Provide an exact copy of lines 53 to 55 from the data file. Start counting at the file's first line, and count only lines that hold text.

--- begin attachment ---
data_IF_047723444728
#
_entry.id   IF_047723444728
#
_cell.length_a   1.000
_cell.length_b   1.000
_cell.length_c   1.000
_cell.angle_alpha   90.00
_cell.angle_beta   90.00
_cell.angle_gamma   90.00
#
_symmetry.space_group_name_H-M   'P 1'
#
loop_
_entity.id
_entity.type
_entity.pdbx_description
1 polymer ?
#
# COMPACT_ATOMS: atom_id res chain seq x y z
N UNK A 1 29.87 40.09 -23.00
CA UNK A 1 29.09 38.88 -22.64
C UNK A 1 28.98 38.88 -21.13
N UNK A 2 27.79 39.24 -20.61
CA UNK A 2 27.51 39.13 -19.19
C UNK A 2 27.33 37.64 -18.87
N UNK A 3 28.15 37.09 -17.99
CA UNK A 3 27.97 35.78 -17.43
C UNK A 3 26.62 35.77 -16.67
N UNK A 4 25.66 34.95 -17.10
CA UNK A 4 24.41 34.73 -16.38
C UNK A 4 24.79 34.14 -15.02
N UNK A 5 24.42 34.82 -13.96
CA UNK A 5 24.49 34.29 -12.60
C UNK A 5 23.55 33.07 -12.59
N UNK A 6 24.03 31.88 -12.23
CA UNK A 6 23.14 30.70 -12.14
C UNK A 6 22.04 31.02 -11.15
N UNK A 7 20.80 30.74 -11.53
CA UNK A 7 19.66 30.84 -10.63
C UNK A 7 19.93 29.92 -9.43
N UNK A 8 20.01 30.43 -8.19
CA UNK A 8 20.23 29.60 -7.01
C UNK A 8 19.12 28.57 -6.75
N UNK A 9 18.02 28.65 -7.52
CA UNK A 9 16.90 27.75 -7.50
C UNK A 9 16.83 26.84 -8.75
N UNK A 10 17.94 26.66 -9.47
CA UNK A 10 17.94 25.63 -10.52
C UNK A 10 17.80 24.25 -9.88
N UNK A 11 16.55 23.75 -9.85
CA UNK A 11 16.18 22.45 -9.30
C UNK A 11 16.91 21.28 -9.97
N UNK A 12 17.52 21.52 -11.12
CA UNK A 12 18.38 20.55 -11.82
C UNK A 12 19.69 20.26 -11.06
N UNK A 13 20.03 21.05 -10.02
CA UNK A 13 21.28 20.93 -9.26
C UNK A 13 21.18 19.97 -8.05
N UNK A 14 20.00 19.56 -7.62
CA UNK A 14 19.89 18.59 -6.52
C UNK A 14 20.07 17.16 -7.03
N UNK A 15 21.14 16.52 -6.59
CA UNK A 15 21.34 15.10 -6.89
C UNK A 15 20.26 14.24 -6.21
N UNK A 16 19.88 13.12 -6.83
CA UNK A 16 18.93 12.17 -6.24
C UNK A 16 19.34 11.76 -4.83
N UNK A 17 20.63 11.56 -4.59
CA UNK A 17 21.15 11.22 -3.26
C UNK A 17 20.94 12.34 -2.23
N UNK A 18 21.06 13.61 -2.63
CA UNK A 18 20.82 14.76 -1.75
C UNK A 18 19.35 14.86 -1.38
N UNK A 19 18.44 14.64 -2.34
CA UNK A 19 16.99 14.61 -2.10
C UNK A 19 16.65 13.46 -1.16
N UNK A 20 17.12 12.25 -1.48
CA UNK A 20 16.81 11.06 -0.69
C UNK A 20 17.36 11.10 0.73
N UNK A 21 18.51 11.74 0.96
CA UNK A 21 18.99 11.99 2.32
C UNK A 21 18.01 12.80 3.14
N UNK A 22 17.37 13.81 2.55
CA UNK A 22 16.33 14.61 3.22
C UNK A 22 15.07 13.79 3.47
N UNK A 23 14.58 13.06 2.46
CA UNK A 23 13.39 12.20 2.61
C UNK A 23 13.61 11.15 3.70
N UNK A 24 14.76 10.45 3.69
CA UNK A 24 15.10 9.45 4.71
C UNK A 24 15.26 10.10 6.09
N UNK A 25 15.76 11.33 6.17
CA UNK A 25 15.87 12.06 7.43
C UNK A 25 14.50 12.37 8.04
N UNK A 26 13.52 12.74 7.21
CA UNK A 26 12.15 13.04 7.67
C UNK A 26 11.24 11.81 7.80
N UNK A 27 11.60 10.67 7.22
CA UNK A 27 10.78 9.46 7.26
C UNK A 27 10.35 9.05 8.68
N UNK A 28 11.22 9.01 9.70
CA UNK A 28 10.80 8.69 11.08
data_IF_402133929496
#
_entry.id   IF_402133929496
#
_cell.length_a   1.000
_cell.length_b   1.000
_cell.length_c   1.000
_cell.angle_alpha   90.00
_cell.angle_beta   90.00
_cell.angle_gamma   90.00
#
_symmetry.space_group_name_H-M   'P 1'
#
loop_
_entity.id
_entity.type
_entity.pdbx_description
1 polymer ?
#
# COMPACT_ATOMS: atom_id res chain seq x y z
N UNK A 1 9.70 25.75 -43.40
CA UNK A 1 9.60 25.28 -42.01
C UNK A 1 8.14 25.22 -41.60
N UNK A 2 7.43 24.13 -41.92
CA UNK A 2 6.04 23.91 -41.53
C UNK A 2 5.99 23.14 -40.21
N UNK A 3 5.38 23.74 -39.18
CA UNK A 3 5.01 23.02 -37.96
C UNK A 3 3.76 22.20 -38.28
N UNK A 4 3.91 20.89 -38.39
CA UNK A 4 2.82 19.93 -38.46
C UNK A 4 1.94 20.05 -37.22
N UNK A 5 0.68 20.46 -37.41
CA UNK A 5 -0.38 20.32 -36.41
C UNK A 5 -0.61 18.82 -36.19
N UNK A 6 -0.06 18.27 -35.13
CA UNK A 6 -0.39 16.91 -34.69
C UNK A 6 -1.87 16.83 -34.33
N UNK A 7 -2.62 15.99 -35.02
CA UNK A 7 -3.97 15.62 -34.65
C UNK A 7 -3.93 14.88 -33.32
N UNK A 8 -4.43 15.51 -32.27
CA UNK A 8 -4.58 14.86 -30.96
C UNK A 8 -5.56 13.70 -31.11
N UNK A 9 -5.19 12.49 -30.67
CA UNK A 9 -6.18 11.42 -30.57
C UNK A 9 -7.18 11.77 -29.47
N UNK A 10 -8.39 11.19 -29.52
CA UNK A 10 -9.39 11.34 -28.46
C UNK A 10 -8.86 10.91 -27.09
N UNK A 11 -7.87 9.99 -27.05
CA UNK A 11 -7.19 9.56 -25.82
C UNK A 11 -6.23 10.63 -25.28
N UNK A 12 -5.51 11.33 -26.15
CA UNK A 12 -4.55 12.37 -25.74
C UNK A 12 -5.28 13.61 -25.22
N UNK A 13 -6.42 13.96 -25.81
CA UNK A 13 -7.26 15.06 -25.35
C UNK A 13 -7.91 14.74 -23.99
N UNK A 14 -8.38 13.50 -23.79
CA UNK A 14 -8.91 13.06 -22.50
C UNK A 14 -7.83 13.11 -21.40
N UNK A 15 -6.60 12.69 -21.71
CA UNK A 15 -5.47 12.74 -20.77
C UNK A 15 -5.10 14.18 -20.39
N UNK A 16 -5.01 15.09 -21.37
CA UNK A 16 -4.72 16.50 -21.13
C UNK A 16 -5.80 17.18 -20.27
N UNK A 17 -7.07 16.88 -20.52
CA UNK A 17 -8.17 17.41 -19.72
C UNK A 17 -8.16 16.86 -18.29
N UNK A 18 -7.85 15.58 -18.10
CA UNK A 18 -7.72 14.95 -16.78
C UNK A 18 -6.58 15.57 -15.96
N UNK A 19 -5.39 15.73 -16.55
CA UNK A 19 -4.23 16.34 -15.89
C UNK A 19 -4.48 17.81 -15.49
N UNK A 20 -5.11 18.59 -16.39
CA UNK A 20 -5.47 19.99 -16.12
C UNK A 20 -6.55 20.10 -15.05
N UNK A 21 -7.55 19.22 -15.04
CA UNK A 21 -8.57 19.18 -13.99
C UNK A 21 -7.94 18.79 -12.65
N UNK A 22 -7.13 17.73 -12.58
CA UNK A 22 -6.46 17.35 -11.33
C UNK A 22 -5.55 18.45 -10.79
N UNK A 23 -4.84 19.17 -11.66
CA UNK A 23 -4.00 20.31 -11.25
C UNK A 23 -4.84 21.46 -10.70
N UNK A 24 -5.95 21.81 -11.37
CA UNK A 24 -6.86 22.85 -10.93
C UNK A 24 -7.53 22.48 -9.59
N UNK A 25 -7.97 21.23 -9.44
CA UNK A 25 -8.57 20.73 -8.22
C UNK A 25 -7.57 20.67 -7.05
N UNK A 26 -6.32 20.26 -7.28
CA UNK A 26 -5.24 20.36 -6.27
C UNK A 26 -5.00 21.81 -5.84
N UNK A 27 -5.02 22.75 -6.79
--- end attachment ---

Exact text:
C UNK A 11 16.91 21.28 -9.97
N UNK A 12 17.52 21.52 -11.12
CA UNK A 12 18.38 20.55 -11.82